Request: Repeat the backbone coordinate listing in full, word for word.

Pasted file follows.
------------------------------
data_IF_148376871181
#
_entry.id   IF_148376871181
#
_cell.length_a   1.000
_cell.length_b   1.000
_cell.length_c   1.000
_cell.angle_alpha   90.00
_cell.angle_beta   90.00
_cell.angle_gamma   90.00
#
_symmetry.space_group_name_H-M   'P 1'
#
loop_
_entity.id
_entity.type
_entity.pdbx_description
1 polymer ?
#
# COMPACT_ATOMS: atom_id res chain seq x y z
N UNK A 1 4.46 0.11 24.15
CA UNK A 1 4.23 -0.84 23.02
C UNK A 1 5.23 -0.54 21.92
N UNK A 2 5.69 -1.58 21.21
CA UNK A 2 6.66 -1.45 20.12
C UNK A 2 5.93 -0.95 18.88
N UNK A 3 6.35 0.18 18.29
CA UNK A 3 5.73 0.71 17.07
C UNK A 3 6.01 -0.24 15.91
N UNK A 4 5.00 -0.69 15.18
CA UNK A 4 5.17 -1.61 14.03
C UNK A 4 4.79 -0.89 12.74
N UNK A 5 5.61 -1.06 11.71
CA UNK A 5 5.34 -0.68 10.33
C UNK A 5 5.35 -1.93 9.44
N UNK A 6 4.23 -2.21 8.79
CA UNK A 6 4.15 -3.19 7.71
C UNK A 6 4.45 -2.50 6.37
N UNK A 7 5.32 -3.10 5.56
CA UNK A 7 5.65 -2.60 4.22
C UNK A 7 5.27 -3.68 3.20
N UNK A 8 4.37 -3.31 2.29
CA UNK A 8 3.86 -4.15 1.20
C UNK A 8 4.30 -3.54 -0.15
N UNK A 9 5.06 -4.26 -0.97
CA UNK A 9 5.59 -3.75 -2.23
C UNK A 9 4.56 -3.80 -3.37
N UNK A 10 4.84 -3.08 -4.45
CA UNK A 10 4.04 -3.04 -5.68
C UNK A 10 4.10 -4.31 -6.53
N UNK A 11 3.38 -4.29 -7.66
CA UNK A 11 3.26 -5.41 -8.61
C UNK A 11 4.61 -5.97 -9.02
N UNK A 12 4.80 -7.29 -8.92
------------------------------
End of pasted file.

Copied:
data_IF_148376871181
#
_entry.id   IF_148376871181
#
_cell.length_a   1.000
_cell.length_b   1.000
_cell.length_c   1.000
_cell.angle_alpha   90.00
_cell.angle_beta   90.00
_cell.angle_gamma   90.00
#
_symmetry.space_group_name_H-M   'P 1'
#
loop_
_entity.id
_entity.type
_entity.pdbx_description
1 polymer ?
#
# COMPACT_ATOMS: atom_id res chain seq x y z
N UNK A 1 4.46 0.11 24.15
CA UNK A 1 4.23 -0.84 23.02
C UNK A 1 5.23 -0.54 21.92
N UNK A 2 5.69 -1.58 21.21
CA UNK A 2 6.66 -1.45 20.12
C UNK A 2 5.93 -0.95 18.88
N UNK A 3 6.35 0.18 18.29
CA UNK A 3 5.73 0.71 17.07
C UNK A 3 6.01 -0.24 15.91
N UNK A 4 5.00 -0.69 15.18
CA UNK A 4 5.17 -1.61 14.03
C UNK A 4 4.79 -0.89 12.74
N UNK A 5 5.61 -1.06 11.71
CA UNK A 5 5.34 -0.68 10.33
C UNK A 5 5.35 -1.93 9.44
N UNK A 6 4.23 -2.21 8.79
CA UNK A 6 4.15 -3.19 7.71
C UNK A 6 4.45 -2.50 6.37
N UNK A 7 5.32 -3.10 5.56
CA UNK A 7 5.65 -2.60 4.22
C UNK A 7 5.27 -3.68 3.20
N UNK A 8 4.37 -3.31 2.29
CA UNK A 8 3.86 -4.15 1.20
C UNK A 8 4.30 -3.54 -0.15
N UNK A 9 5.06 -4.26 -0.97
CA UNK A 9 5.59 -3.75 -2.23
C UNK A 9 4.56 -3.80 -3.37
N UNK A 10 4.84 -3.08 -4.45
CA UNK A 10 4.04 -3.04 -5.68
C UNK A 10 4.10 -4.31 -6.53
N UNK A 11 3.38 -4.29 -7.66
CA UNK A 11 3.26 -5.41 -8.61
C UNK A 11 4.61 -5.97 -9.02
N UNK A 12 4.80 -7.29 -8.92